Blogger loses about 3/4 of traffic after taking the brighter path
Much of the discussion in the SEO community of late has been related to Google's efforts to "level the playing field" for mom and pops vs. those with bigger marketing budgets, and comments to this effect made by Matt Cutts at SXSW recently. He indicated that Google is working on things that would
make it so people who "over-optmize" their sites don't necessarily rank better than others who didn't worry about SEO, but have great content.
To a great extent, Google has been working on these kinds of things for a long time. The Panda update was certainly designed to make content quality matter more, but Google also regularly gives tips about how to optimize your site better and releases lists of algorithmic changes, which practically beg webmasters to try and exploit them. Google, of course doesn't take this stance, but when they release the signals, people pay attention, and try to play to them. Why wouldn't they?
Google knows this, of course, which is why they won't release their entire list of signals, let alone talk about how much weight certain signals have compared to others, although if you pay close enough attention, you'll sometimes catch hints at this too.
You might say Google sends mixed signals to webmasters. Danny Sullivan asks if Google's over-optimization penalty is its "jump the shark" moment. He makes the case that it's more about PR for Google to indicate they're actively working on making results more relevant.
The whole de-indexing of paid blog/link networks plays to the whole making over-optimization matter less concept, but based on Google's webmaster guidelines, it seems like doing so would have always fit into the company's policy.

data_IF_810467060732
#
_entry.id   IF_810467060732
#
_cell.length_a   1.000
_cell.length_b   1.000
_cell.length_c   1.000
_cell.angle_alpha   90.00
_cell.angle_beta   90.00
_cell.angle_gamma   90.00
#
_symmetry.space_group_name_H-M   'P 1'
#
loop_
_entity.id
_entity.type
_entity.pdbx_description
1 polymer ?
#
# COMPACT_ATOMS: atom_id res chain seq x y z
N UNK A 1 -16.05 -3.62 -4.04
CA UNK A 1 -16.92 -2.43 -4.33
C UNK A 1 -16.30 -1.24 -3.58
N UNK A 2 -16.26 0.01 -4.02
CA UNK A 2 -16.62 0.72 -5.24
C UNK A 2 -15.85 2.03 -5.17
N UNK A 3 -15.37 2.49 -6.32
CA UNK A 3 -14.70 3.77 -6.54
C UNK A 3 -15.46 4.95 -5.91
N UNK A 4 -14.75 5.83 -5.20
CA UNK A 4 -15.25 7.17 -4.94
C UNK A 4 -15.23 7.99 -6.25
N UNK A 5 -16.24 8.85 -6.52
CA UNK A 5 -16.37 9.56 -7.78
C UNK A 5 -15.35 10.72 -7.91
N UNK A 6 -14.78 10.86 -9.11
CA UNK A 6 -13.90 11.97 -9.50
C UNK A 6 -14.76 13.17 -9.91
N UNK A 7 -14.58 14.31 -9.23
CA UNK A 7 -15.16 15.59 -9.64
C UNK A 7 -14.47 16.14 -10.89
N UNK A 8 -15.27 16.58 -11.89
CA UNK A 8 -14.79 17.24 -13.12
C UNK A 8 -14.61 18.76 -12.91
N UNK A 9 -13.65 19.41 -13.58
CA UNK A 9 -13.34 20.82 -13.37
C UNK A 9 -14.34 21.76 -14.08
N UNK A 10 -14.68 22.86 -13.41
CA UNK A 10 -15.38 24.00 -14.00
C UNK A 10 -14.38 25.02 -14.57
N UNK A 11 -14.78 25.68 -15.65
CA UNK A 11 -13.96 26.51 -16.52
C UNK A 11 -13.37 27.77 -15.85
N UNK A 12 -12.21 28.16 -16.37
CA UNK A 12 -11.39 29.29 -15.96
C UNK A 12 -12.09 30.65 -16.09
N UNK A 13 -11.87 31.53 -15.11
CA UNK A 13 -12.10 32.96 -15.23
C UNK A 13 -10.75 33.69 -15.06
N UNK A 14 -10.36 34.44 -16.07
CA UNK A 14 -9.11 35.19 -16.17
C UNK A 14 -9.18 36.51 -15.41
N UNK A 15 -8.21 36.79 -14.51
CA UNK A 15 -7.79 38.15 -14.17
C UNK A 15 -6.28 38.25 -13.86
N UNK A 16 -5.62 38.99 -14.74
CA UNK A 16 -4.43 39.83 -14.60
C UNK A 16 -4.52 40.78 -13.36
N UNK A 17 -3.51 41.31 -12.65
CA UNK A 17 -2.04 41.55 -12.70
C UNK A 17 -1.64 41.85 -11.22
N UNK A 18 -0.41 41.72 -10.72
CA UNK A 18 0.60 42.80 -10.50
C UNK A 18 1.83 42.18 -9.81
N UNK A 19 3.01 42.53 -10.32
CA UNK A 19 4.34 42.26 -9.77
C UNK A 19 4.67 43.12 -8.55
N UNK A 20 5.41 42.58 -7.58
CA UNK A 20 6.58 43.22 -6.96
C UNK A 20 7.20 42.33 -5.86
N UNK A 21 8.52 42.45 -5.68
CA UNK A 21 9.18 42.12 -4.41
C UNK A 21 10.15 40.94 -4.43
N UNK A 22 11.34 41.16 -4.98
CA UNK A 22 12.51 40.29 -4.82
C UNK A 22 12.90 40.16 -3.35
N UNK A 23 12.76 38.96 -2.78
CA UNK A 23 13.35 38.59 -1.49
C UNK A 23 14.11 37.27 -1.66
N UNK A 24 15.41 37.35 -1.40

When you play the black hat, or even gray hat game, you're taking a big risk of being dealt a damaging penalty. Google didn't even hesitate to penalize its own site for violating guidelines (at least after they were called out on it), which may have even cost Chrome some browser market share.
Going white hat after playing it at a darker shade in the past isn't necessarily going to help your rankings either though, as one blogger indicated in a recent post at SEOBullshit:
I did paid links, paid reviews, and never, ever did any shit like "cloaking", "spam", or "stuffing." Hence, the "grey" hat campaign type. I had awesome content. I had a crawlable site. It was perfect in every way. I used paid links and reviews to scream at GoogleBot, "Hey, notice me! I'm right here! I have killer content and reputable sites link to it." The results were great. The money. Terrific. I left the competition scratching their heads since my site was HTTPS, it was hard to reverse engineer as most link-finding tools couldn't really find my backlinks.
However, the stress of running a grey-hat campaign eventually wears on you and you long for the peace of a white hat campaign. So, I hatched a plan to wean my site from grey and pray that the results weren't too bad. I expected a 15-25% drop in SERPS and traffic which I could then recover by getting a big relevant, content piece linked up to the pages where I removed the TLA's.
Fu**ing failure. Total and monstrous failure.
He continues on saying his total traffic drop was -72.5%.
Every time Google makes big adjustments to its algorithm, sites pay the price. Sometimes that price is deserved, and sometimes it's not. I find that often, people tend to think they didn't deserve to lose their rankings. Even with the latest Panda refresh, we had sites telling us about ranking declines.
The intro of a recent Entrepreneur article sums up the conundrum of the small business perfectly: "As a small business owner using the web to reach customers, you've surely been implementing search engine optimization tactics to make sure your site turns up high in web searches. But just when you might feel like you're starting to get the hang of this SEO thing, it appears that search giant Google might start penalizing websites that are over-optimized."
We understand that there are plenty of white hat SEO tactics that Google not only is OK with, but encourages. However, most people simply don't know what SEO even is. Matt Cutts himself shared results this week from a survey he conducted, finding only one in five people in the U.S. have even heard of SEO.
It's not surprising that sites would be tempted to go for the darker hat techniques. But as Google continues on this new (same) path of leveling the playing field, however, it may be more playing with fire than ever. And once you start, engaging in SEO's dark arts, you may have a hard time returning to the lighter side, should you ever choose to do so.